Properties in the UK are sold with a leasehold or freehold. The former is most common in flats with shared blocks and is when the home sits on the land occupied by a different owner. Over the years, leaseholders have had growing concerns about the fairness of the terms set out in their agreement. With ground rents and lease lengths a significant part of the issue. It all came to a head with the leasehold reform act. But what does it entail, and when will the leasehold reform happen?
What is leasehold reform?
In December 2017, the government announced the leasehold reform bill. The intention was to set a limit on ground rents for new lease agreements. While also trying to find ways to make buying a freehold or extending a lease easier.
Since then, it has gone through various drafts in the House of Commons. With the first phase – known as the Ground Rent bill – set to come into effect in late June 2022. Once the law is in force, buyers will no longer need to pay ground rent on new properties (more on that shortly).
Why did the leasehold reform become a thing?
Ground rents have long been a contentious issue in England and Wales. They cost around £300 per year on average but can be much higher. Beyond that, some developers had the power to double ground rent costs each year.
This, coupled with other various leasehold issues – such as the time a lease takes to renew – led to pressure on the government to conduct a full review. And the ground rent is the first part of the leasehold reform to pass into legislation.
What is ground rent?
Ground rent is a legal requirement where the leaseholder pays the freeholder for living on the land where the building is located. In England and Wales, most purpose-built flats are leasehold and require ground rent from each property owner.
When will ground rent be abolished?
From 30th June 2022, buyers of new properties will no longer need to pay ground rent. It means they’ll save hundreds of pounds each year. Then, from July, ground rent will also be abolished on informal lease extensions.
When the leaseholder enters into informal negotiations with the freeholder, the ground rent must not exceed the remaining years of the lease. Once the current term expires, a new one will begin with no ground rent due.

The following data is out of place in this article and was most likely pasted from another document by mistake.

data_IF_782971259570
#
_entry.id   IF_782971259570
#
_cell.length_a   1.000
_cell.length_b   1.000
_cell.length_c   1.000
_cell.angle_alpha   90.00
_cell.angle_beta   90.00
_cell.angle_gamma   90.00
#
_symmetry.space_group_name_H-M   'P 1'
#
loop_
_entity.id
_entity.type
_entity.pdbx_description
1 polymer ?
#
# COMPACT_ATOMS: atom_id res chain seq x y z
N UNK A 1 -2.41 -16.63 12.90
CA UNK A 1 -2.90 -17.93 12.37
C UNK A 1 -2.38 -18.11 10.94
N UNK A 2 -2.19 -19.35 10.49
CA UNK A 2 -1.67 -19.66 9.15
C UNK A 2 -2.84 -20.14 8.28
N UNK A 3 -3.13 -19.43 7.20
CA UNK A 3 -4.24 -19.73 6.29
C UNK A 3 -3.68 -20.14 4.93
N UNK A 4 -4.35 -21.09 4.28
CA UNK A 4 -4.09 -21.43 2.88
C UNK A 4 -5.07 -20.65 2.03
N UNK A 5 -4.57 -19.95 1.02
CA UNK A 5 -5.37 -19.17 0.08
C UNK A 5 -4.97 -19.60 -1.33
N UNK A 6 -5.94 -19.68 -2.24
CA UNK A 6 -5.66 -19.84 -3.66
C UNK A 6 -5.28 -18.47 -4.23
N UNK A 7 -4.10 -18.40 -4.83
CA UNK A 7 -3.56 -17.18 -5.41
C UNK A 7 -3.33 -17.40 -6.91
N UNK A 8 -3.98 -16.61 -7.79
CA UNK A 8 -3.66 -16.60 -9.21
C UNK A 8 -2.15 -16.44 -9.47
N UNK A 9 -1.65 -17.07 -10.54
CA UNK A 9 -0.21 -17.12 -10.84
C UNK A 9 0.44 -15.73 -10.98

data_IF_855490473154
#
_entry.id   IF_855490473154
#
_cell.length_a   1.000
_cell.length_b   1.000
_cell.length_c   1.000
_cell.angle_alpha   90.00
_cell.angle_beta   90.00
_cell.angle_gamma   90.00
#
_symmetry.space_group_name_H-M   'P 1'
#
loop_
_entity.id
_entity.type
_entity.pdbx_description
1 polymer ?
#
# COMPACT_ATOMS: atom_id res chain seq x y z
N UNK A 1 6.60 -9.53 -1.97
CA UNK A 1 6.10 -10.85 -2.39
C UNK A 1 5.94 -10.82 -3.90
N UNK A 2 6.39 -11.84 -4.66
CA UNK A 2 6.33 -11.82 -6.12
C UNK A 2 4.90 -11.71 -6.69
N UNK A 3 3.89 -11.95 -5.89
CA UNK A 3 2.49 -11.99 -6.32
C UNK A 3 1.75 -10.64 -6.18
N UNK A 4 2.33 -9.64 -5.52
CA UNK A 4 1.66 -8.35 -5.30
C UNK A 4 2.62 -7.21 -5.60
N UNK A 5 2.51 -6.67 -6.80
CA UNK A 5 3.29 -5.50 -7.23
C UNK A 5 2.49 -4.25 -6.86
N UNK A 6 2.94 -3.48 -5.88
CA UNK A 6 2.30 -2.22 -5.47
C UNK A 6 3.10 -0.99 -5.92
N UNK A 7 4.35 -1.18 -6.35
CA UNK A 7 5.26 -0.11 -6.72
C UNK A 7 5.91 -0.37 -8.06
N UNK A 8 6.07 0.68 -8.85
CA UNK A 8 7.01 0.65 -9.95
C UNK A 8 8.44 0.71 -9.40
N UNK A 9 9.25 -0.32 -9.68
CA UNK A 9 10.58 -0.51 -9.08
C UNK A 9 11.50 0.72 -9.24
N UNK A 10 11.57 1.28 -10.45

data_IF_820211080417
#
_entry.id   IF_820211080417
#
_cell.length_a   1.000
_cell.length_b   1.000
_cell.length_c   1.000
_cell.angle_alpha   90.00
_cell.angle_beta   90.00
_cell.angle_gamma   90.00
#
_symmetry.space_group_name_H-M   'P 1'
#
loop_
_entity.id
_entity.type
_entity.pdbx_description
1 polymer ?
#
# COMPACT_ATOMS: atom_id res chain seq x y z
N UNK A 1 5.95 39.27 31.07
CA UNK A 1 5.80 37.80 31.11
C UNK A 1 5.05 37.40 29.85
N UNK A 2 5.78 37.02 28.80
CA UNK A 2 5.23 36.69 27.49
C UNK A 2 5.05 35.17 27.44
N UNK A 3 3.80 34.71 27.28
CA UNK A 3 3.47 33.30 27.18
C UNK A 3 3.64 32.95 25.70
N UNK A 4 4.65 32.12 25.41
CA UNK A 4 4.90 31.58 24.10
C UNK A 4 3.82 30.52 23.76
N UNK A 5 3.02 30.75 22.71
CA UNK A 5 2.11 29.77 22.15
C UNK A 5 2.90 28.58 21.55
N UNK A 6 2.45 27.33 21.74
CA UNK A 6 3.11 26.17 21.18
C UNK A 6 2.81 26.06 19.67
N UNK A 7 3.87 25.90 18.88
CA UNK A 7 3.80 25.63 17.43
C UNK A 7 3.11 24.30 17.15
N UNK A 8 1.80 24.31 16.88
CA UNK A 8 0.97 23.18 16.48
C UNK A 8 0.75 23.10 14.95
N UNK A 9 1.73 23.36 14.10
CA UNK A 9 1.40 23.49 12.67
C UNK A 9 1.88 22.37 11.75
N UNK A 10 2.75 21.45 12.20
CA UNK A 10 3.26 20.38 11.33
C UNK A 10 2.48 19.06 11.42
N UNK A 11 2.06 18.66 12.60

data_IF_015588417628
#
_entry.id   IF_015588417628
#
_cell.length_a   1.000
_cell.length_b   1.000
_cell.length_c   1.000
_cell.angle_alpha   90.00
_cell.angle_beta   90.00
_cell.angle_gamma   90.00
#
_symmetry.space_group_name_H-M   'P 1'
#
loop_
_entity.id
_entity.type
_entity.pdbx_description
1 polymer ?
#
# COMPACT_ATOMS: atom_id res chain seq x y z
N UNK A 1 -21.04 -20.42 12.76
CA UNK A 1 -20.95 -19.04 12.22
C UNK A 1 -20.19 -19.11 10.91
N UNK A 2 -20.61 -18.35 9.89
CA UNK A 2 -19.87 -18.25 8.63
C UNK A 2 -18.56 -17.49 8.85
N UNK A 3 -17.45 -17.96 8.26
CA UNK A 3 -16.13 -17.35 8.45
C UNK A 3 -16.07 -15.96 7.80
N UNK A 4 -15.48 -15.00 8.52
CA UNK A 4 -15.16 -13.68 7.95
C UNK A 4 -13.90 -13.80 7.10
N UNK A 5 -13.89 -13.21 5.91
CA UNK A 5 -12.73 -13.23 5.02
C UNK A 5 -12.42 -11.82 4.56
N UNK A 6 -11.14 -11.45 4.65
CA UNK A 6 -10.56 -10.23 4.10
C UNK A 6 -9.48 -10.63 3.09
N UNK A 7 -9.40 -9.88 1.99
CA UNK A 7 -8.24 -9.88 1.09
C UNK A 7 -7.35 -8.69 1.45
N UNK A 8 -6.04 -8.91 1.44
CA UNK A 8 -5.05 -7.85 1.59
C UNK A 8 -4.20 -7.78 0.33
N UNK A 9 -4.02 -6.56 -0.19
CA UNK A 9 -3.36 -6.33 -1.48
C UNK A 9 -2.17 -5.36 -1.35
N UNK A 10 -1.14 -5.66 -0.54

Unfortunately, if you currently pay ground rent as part of a leasehold, this new legislation won’t affect you. However, the government is looking at ways to make it fairer for current leaseholders who currently pay ground rent.
What about the other reforms, like the 999-year lease?
Many hope the Ground Rent bill is just the start and the government passes other legislation, such as the length of leases. However, there has been some disappointment: there was no mention of the reforms in the Queen’s speech this year. Consequently, it won’t be until 2023 when potential new reforms occur.
An increasing number of new-build homes offer 999-year leases as a default. But current leaseholders don’t have the same luck and can only extend a term by 90 years. This will hopefully change, and leaseholders have been promised that they can extend a lease to a 990 term through a better and more transparent process.
The government also plans to create a leasehold calculator, which will provide a statutory calculation to determine the value of the premium a leaseholder pays to a freeholder. The aim is to avoid negotiations, which can be costly and time-consuming.
Lastly, the marriage value will also be on the agenda. The cost of extending a lease increases when there are fewer than 80 years to run. It’s a result of the marriage value, which equates to 50% of the increase in the property’s market value due to the lease extension.
What happens next?
From 30th June, legislation occurs, and anyone buying a new home with a leasehold will no longer be required to pay ground rent. What happens after that, however, is still up in the air. The government is said to be committed to delivering the next phase by 2024, meaning leaseholders up and down the country may have to wait for another two years before further reforms. In the meantime, however, homebuyers can take the win knowing that ground rents will be abolished.
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Last Updated: June 28th, 2022